A radio telescope in Australia has detected what is being called the “fingerprint” of the first light ever to emerge after the Big Bang.
The discovery has knocked back the time scientists had previously believed the ‘dark age’ of the universe ended just after the Big Bang and just before the first light appears.
|Scientists detect ‘fingerprint’ of first light ever in the universe|
Scientists have detected traces of the earliest light in the universe thought to emanate from the first stars formed after the Big Bang, billions of years ago.
The new report, published in Nature on February 28, said researchers found the “fingerprint” of the universe’s first light as background radiation left on hydrogen.“This is the first time we’ve seen any signal from this early in the Universe, aside from the afterglow of the Big Bang,” Judd Bowman, an astronomer at Arizona State University who led the work, said in a statement.Following the Big Bang, physicists believe there was only darkness in the universe for about 180 million years, a period known by scientists as Cosmic “Dark Ages.”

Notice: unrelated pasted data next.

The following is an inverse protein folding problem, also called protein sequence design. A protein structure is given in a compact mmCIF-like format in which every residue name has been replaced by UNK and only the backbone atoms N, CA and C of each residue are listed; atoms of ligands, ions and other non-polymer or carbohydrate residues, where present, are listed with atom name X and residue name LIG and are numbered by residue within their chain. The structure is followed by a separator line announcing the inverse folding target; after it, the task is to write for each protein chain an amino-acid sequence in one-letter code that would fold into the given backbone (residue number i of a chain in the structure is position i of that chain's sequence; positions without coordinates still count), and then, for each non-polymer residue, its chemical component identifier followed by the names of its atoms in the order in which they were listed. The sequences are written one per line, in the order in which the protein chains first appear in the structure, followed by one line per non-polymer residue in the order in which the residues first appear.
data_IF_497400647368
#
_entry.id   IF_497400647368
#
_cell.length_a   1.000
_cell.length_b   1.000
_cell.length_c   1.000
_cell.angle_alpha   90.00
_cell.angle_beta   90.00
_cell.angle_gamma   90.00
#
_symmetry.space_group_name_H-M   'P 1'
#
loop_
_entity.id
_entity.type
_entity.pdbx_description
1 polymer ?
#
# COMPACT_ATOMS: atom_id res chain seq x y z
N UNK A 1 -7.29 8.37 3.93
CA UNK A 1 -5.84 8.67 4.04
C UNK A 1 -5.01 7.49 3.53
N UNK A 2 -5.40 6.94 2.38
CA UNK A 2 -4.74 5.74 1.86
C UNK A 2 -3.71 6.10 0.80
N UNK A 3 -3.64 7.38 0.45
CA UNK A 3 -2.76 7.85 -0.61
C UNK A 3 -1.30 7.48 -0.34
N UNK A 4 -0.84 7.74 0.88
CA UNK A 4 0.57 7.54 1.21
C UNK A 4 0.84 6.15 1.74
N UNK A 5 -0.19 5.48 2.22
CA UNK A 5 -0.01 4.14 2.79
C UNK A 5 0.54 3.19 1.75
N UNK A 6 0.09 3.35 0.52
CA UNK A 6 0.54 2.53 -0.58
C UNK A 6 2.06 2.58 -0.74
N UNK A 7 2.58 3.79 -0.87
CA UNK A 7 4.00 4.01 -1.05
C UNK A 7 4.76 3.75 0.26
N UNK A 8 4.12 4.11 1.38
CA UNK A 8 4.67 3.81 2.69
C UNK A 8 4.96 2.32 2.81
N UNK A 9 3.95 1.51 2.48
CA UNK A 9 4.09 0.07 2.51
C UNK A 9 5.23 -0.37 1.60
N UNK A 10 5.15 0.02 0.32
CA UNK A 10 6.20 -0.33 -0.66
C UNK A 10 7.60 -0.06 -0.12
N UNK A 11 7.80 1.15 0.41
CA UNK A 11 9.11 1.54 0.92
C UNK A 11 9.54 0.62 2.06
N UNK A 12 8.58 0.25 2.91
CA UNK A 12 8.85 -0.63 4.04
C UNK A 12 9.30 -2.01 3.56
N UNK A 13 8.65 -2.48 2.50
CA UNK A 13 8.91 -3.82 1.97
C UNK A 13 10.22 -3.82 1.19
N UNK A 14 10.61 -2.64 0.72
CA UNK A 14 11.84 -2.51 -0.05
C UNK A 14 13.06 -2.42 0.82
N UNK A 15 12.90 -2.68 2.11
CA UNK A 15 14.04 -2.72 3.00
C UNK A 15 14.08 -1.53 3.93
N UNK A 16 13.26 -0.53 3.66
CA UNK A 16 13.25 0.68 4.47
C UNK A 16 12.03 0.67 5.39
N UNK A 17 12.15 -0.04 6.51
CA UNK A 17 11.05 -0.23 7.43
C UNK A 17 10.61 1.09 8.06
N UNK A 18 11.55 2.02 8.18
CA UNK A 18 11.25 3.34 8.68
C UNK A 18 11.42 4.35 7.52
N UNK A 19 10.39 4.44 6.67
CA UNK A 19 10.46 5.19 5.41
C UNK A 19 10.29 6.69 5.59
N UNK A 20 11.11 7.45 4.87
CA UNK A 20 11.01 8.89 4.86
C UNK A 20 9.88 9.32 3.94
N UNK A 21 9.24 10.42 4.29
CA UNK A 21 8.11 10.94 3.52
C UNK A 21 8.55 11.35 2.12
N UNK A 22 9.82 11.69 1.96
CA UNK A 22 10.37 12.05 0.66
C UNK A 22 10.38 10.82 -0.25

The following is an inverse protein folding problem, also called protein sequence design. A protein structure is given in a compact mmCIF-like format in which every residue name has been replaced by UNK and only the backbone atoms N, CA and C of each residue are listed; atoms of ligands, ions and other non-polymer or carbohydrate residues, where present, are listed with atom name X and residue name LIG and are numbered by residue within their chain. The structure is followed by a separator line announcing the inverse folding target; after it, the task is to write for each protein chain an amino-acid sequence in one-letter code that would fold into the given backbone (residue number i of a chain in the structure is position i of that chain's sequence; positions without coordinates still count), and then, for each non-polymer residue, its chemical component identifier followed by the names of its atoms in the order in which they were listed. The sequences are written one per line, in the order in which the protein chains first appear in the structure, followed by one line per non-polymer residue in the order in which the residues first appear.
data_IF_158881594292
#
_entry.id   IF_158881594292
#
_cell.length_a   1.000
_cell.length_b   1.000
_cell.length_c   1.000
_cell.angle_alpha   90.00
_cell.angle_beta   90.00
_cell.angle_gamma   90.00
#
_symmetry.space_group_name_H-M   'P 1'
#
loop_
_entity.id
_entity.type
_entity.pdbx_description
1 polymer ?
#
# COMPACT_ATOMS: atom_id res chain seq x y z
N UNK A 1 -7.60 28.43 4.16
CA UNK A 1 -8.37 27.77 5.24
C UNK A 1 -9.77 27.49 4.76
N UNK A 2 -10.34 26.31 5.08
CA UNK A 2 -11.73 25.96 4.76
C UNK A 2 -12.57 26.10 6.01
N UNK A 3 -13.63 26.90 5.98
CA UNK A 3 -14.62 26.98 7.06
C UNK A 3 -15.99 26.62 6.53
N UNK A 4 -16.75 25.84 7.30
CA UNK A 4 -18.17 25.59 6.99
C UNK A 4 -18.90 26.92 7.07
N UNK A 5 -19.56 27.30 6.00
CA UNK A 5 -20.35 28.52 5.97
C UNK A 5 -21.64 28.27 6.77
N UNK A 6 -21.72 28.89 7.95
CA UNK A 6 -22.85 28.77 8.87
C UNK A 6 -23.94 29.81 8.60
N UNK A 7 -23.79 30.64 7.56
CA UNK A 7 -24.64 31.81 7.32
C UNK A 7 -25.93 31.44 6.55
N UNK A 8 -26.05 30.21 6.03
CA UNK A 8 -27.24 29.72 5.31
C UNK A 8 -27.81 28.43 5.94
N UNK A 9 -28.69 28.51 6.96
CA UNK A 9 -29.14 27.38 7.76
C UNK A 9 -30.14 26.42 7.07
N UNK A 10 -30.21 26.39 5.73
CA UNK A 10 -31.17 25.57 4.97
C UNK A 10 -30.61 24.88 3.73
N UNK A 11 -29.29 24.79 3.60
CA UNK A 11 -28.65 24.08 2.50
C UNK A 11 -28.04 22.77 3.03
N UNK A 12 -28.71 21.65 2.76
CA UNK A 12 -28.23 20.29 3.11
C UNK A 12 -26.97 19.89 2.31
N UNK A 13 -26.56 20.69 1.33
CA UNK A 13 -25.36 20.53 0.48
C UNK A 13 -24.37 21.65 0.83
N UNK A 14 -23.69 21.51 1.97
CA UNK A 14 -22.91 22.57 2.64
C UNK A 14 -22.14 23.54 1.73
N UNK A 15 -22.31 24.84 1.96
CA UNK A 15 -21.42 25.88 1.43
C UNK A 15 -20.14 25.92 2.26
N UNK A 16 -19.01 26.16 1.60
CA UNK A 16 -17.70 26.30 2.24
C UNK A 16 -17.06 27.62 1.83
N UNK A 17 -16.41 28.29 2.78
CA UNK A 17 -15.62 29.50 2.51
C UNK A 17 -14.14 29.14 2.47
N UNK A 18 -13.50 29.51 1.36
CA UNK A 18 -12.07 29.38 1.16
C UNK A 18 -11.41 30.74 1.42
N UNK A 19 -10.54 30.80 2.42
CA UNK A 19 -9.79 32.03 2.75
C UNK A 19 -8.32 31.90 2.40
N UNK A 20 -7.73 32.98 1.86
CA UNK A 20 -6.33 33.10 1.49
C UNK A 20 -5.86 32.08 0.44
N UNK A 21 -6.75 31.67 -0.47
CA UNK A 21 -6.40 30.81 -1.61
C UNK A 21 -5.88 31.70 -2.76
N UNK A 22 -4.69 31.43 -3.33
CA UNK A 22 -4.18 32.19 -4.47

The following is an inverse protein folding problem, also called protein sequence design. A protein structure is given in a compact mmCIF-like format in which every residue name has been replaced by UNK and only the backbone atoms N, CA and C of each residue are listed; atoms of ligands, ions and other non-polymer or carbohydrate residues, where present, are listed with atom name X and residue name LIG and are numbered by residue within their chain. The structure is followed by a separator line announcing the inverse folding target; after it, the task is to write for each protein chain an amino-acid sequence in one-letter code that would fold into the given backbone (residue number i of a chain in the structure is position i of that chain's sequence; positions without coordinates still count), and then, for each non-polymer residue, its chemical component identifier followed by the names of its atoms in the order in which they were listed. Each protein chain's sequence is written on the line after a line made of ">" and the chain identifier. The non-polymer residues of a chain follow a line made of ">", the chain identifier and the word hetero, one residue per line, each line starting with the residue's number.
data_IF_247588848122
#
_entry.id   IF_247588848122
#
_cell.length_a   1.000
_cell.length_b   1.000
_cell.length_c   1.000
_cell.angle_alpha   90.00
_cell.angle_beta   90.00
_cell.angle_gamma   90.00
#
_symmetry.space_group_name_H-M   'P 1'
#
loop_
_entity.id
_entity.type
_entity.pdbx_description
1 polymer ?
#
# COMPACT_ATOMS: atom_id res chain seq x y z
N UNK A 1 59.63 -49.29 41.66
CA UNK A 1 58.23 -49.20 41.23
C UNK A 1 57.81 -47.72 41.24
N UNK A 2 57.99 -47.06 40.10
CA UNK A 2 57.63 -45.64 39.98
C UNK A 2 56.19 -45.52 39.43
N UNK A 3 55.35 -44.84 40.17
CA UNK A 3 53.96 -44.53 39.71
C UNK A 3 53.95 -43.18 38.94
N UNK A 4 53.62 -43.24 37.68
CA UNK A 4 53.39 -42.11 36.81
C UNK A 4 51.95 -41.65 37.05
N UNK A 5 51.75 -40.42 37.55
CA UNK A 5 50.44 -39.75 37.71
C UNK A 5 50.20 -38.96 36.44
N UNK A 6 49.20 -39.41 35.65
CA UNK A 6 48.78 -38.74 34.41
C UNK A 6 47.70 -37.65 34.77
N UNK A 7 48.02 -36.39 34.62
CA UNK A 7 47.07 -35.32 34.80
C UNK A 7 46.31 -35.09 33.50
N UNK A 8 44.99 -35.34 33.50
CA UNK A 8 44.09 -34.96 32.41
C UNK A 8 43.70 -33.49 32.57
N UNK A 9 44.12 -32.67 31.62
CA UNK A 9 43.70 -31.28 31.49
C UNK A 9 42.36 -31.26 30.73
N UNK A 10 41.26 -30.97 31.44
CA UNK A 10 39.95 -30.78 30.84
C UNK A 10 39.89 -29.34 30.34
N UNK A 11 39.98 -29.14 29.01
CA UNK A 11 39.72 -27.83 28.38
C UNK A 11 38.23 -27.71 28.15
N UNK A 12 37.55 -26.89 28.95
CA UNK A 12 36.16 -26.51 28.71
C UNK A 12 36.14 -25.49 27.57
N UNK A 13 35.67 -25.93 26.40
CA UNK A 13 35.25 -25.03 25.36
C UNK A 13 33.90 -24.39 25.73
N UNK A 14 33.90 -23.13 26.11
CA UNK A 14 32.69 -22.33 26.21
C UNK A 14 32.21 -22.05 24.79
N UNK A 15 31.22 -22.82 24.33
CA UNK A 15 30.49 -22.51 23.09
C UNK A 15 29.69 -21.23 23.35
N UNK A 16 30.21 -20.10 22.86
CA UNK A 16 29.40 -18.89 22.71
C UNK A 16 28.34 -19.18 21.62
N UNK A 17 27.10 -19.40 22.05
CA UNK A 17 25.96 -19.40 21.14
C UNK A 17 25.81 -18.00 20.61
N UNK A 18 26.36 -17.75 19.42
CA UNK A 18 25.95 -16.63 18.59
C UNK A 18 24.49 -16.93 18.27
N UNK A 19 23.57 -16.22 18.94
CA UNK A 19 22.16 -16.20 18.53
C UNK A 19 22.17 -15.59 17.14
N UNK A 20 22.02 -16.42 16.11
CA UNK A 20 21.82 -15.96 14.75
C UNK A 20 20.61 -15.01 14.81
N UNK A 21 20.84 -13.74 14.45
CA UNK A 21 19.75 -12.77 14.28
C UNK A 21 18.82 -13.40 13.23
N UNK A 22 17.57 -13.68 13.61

….The new discovery is the closest scientists have ever come to observing that moment of “cosmic dawn.”“It’s very exciting to see our baby stars being born,” Keith Bannister, astronomer at Australia’s Commonwealth Scientific and Industrial Research Organisation (CSIRO), told CNN.“(Although) we can’t see the stars themselves, we’re seeing the effect they have on the gas around them.”The discovery was made at a radio telescope in Western Australia, the Murchison Radio-astronomy Observatory, operated by the CSIRO.